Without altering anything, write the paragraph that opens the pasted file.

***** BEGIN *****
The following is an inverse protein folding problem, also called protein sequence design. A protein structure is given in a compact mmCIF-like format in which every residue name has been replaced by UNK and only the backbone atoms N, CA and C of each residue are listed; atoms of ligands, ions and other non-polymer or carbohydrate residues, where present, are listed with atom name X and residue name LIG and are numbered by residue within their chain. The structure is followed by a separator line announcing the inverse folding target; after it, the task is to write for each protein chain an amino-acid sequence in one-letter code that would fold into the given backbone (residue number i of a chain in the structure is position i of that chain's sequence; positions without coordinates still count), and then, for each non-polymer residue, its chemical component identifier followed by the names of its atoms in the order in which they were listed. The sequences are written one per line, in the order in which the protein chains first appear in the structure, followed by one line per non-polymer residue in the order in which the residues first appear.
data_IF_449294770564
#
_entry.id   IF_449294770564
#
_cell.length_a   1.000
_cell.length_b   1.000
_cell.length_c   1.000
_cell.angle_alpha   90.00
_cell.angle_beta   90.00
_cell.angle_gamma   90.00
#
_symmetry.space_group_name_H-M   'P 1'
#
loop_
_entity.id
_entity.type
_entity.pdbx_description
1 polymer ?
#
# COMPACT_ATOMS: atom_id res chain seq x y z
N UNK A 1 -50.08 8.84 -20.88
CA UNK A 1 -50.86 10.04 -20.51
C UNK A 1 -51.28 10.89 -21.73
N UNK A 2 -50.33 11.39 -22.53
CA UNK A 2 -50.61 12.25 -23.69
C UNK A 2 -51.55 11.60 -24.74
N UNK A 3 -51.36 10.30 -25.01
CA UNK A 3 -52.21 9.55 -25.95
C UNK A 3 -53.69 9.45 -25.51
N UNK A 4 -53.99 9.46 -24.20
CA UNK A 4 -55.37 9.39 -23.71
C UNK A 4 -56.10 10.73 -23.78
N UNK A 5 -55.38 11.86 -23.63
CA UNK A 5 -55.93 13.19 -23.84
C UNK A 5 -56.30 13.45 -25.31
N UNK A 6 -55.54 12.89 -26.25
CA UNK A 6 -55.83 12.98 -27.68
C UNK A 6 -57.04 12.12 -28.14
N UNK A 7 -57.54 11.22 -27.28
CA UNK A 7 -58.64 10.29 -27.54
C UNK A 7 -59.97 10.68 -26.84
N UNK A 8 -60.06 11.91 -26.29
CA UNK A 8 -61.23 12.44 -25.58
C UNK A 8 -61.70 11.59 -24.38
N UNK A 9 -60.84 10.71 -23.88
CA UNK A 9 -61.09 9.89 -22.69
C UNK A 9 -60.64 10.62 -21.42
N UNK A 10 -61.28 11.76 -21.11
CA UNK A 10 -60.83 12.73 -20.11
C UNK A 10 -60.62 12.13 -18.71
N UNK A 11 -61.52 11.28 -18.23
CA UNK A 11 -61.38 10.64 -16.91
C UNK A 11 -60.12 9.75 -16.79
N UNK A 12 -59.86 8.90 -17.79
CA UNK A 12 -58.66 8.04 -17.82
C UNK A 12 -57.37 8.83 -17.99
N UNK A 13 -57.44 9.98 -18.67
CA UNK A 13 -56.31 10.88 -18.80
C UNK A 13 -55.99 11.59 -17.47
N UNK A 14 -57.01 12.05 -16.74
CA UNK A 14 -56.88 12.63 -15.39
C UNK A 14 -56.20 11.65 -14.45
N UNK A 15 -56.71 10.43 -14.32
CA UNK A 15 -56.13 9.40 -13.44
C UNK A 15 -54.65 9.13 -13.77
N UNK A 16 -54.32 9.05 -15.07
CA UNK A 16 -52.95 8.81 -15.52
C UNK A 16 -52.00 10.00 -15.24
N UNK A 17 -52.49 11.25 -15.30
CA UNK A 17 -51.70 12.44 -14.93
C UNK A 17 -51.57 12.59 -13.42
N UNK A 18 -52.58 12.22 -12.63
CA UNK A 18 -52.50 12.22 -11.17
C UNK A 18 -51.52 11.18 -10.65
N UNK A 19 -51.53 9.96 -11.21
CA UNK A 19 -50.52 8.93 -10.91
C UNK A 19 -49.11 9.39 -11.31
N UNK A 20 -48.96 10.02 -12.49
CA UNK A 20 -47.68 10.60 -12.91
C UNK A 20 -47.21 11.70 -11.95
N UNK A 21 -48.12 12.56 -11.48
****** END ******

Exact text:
The following is an inverse protein folding problem, also called protein sequence design. A protein structure is given in a compact mmCIF-like format in which every residue name has been replaced by UNK and only the backbone atoms N, CA and C of each residue are listed; atoms of ligands, ions and other non-polymer or carbohydrate residues, where present, are listed with atom name X and residue name LIG and are numbered by residue within their chain. The structure is followed by a separator line announcing the inverse folding target; after it, the task is to write for each protein chain an amino-acid sequence in one-letter code that would fold into the given backbone (residue number i of a chain in the structure is position i of that chain's sequence; positions without coordinates still count), and then, for each non-polymer residue, its chemical component identifier followed by the names of its atoms in the order in which they were listed. The sequences are written one per line, in the order in which the protein chains first appear in the structure, followed by one line per non-polymer residue in the order in which the residues first appear.